The Virginia in the Civil War Message Board

Battle of yellow tavern

A Rebel Letter

A rebel mail has been captured. Among other letters is the following,

which is by no means devoit of interest, inasmuch i it gives us the details of the death of Gen Start, and also shows the weakness of the rebel cavalry against our own. It is a genuine letter written by a Baltamorean in the Maryland line, Huger's battery.

Camp, Hanover County, May 14, 1864

Fair One: We arrived here yesterday, after a hard tramp after the Yankee raiders. To-day week ago we left Hanover Court House and went to the junction. Arriving there we found the Yankees at Beaver Dam. The next day we heard they were coming to the junction, and all day we had our
pieces ready in position, first on one road, and then another, but night coming on, and no Yankees coming, we camped at night at Taylorsville, three miles from the junction. The next day (Wednesday) we left the Maryland line at the junction and went with Stuart's cavalry after the Yankees who were then near Ashland. Hurrying the column up, we headed them near the Yellow Tavern, six miles from Richmond. Both parties were soon in position, and about eleven o'clock we opened the engagement by firing at an advanced column of Yanks with our battery and soon big and little balls were flying about without being particular who or where they struck; but the Yankees fought a little too stubbornly for our cavaliers and we had to fall back about one mile. About three o'clock we again opened on the Yankees, and after firing for near an hour, they made a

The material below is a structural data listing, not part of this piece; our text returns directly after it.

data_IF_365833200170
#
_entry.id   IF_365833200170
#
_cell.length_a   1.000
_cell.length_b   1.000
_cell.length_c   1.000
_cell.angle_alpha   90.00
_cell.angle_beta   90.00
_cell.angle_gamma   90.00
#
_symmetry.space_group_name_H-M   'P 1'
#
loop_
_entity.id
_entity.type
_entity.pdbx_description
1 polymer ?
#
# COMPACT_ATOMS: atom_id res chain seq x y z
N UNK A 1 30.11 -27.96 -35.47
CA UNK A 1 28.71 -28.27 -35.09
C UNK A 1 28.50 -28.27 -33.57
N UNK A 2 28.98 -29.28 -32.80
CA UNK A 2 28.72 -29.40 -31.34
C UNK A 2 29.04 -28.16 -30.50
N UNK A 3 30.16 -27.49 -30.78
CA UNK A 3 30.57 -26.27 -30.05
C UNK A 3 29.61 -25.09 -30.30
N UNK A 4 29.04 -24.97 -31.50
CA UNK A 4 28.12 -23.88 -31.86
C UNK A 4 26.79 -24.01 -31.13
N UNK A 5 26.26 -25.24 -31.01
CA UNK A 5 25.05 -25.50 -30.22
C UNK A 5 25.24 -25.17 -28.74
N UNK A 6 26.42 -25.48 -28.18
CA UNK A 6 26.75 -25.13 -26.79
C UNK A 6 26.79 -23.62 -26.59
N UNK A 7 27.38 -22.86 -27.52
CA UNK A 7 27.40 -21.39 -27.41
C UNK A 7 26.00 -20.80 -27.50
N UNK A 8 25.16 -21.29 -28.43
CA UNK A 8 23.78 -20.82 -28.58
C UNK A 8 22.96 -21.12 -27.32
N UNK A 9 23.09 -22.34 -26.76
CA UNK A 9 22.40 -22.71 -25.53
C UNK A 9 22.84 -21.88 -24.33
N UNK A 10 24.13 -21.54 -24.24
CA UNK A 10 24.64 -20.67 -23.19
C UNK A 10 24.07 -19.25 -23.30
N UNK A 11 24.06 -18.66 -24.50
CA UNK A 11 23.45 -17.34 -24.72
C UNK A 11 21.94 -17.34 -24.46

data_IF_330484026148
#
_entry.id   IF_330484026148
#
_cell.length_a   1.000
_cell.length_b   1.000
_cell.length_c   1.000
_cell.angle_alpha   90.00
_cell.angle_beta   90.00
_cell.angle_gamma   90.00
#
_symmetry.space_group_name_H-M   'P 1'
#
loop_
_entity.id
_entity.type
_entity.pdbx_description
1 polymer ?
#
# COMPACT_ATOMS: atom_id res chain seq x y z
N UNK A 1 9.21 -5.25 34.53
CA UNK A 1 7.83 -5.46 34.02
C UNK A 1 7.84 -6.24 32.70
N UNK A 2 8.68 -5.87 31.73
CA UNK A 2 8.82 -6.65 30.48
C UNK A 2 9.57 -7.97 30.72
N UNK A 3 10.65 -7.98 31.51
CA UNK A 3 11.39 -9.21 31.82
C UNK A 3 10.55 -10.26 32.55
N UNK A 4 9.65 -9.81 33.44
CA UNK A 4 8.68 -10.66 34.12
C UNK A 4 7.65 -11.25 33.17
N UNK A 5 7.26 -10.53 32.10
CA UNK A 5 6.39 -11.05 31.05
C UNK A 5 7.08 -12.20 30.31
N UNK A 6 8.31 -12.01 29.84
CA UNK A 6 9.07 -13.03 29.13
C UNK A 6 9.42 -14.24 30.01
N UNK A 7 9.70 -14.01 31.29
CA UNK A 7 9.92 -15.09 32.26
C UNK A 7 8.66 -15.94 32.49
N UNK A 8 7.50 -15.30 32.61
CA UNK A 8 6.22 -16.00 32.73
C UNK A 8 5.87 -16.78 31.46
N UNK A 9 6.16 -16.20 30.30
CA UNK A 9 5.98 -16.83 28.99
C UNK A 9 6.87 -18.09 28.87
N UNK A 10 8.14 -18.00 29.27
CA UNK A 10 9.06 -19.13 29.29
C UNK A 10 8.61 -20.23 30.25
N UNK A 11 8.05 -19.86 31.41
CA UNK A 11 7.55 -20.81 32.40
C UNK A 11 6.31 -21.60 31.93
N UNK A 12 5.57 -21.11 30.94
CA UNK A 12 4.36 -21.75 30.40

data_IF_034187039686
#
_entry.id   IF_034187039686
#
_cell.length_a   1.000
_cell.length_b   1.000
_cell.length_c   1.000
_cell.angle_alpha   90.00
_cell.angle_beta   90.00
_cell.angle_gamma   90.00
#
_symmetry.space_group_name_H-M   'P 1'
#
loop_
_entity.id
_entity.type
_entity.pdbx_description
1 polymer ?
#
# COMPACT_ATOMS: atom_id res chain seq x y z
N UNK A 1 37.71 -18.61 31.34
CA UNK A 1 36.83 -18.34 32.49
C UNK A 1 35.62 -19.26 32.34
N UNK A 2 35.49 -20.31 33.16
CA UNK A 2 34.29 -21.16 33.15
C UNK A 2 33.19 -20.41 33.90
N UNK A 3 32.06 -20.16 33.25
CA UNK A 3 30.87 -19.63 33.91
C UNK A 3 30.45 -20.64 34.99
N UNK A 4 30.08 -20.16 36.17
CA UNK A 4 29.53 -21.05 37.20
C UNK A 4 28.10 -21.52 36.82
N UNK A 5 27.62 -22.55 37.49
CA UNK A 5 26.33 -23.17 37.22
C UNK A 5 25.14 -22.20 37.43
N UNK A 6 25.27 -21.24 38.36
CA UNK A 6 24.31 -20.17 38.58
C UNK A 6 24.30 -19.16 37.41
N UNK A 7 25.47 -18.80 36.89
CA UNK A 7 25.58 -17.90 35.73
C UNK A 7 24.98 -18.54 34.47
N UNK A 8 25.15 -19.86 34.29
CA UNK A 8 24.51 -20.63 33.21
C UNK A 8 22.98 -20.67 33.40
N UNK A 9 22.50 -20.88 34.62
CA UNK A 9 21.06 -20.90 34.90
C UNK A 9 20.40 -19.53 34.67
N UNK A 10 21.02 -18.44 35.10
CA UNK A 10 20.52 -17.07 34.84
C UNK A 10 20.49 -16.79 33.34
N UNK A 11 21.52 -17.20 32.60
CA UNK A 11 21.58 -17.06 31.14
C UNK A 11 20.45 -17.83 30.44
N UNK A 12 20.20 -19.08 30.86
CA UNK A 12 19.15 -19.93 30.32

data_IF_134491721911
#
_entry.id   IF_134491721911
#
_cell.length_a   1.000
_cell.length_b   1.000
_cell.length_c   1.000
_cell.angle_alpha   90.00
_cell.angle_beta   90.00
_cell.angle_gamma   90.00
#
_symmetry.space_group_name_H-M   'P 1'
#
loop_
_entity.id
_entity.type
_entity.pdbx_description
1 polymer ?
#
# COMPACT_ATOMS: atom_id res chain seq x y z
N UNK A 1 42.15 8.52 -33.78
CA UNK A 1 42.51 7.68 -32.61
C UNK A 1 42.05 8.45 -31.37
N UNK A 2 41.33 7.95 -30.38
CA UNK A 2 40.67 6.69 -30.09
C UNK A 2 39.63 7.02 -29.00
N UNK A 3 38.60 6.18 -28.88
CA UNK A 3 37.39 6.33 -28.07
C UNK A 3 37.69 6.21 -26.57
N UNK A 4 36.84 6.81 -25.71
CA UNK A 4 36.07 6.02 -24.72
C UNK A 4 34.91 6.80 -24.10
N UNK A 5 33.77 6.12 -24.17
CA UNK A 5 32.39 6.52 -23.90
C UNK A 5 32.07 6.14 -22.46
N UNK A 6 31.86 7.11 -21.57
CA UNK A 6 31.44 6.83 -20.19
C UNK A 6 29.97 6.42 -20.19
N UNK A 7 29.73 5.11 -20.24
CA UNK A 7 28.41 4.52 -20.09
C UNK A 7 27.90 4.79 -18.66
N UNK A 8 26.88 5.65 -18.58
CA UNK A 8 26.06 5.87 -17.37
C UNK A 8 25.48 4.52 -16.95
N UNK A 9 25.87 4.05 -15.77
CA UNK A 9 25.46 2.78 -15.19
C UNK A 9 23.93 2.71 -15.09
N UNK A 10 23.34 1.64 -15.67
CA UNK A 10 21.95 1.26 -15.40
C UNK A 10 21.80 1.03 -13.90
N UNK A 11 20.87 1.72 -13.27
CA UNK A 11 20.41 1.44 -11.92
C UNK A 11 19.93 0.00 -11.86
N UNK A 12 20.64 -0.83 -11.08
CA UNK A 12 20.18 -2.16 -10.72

charge on our battery. They had to come across an open space of about eight hundred yards, and they did come - on, on yelling like demons - and never halted until they arrived at the battery and captured two pieces and thirteen men. The piece I was with was captured, but I run for it
and escaped. We emptied more than one Yankee saddle while they were charging us, but they were too many for us, and our cavalry support being of no account we could not save our pieces. It was then that General Stuart was mortally wounded. He was trying to rally our men (cavalry) when five or six Yankees attempted to capture him. He discharged his pistol at them, killing two and wounding three others. He was about lolading his pistol again when two of them fired at him from a distance, one of the balls entering his right side and coming out the left and one
of the noblest spirits of the war fell, and not long after he breathed his last, among friends who, with the whole country, will deeply mourn his loss. Wednesday night we marched to near Meadow Bridge and Thursday morning after sunrise we were again at work on the yankee's left and rear
and the Richmond force in their front. The Yankees again drove our cavaliers back and this time they got possession of both ends of a road, where our caisons and one disabled piece was, so we had to take to the Chickahominy swamp where we remained until the next day at twelve o'clock. The Yankees came very near us but did not capture either pieces or men. Our loss during the trip was twenty-four wounded and captured.

Among those captured was our captain. I have a very poor opinion of the fighting powers of our cavalry. In every instance where an equal number of the enemy would advance on them they would quietly fall back as if it was their only duty to do so. Tell Miss Fannie I say never marry a
cavalryman." (Boston Evening Journal June 9, 1864 p. 4 col. 2)